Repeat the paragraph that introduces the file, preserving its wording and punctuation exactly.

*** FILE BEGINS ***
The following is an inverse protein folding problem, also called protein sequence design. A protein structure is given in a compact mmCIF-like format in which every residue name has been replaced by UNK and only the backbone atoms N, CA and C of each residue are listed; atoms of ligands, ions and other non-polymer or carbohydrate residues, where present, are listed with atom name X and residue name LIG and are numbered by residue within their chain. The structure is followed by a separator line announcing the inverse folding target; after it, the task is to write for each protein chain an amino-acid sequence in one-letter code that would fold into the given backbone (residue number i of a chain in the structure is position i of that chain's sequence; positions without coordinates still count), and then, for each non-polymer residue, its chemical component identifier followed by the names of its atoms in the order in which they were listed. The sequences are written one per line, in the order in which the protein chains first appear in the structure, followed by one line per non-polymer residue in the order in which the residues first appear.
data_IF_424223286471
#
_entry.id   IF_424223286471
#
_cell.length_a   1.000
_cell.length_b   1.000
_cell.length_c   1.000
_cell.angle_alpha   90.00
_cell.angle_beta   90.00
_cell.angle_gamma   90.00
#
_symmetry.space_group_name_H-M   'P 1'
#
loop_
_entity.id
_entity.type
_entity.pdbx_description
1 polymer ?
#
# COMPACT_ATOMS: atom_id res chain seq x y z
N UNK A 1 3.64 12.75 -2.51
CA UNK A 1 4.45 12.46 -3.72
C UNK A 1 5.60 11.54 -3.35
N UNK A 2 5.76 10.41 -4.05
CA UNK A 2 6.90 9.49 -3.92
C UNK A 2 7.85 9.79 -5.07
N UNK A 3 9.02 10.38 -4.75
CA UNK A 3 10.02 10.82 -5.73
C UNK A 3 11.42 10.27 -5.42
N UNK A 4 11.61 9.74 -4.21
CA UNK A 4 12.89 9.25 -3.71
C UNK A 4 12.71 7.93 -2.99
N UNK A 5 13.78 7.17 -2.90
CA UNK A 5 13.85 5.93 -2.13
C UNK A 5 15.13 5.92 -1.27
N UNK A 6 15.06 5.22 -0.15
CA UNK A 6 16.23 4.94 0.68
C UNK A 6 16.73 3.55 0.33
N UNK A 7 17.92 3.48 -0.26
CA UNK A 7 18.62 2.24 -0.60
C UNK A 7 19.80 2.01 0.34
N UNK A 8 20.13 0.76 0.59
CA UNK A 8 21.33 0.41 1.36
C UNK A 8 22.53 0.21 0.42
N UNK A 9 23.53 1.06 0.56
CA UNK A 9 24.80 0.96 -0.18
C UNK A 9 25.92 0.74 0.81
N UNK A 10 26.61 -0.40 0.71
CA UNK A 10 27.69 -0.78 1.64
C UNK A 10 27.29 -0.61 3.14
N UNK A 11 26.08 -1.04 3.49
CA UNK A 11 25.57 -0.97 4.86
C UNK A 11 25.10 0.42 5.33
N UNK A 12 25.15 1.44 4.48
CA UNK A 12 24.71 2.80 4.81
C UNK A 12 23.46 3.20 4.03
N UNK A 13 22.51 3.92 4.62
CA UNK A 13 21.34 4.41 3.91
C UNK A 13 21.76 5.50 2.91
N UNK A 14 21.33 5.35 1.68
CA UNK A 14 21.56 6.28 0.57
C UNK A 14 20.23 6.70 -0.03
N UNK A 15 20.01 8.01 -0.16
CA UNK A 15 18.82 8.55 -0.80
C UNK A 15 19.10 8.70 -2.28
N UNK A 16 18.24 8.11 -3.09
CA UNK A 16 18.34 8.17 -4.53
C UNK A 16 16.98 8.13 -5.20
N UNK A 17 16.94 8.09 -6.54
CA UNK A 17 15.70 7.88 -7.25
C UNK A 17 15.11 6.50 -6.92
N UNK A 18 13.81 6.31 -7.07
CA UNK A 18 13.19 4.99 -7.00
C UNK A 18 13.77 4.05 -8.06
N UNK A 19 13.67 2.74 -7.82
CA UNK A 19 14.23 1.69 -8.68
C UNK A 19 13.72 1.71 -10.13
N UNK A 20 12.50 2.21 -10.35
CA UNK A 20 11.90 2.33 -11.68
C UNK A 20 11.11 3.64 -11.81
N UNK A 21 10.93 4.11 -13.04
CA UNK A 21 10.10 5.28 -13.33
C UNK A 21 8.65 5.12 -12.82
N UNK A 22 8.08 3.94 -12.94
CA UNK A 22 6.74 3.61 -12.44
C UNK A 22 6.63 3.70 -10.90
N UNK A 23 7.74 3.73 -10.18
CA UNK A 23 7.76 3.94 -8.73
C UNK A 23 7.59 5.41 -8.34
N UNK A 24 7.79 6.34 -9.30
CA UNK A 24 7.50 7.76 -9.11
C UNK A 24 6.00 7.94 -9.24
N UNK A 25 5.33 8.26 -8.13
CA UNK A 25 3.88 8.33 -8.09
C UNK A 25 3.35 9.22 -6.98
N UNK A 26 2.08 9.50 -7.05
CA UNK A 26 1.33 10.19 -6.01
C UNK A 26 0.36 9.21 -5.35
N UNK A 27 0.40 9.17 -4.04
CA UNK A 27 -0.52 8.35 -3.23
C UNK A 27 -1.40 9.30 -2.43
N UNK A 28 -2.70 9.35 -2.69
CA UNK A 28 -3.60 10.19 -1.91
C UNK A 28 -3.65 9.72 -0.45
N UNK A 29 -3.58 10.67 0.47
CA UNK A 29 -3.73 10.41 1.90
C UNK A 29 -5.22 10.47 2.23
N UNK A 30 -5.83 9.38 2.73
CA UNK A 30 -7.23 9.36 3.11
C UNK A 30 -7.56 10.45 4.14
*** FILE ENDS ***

The following is an inverse protein folding problem, also called protein sequence design. A protein structure is given in a compact mmCIF-like format in which every residue name has been replaced by UNK and only the backbone atoms N, CA and C of each residue are listed; atoms of ligands, ions and other non-polymer or carbohydrate residues, where present, are listed with atom name X and residue name LIG and are numbered by residue within their chain. The structure is followed by a separator line announcing the inverse folding target; after it, the task is to write for each protein chain an amino-acid sequence in one-letter code that would fold into the given backbone (residue number i of a chain in the structure is position i of that chain's sequence; positions without coordinates still count), and then, for each non-polymer residue, its chemical component identifier followed by the names of its atoms in the order in which they were listed. The sequences are written one per line, in the order in which the protein chains first appear in the structure, followed by one line per non-polymer residue in the order in which the residues first appear.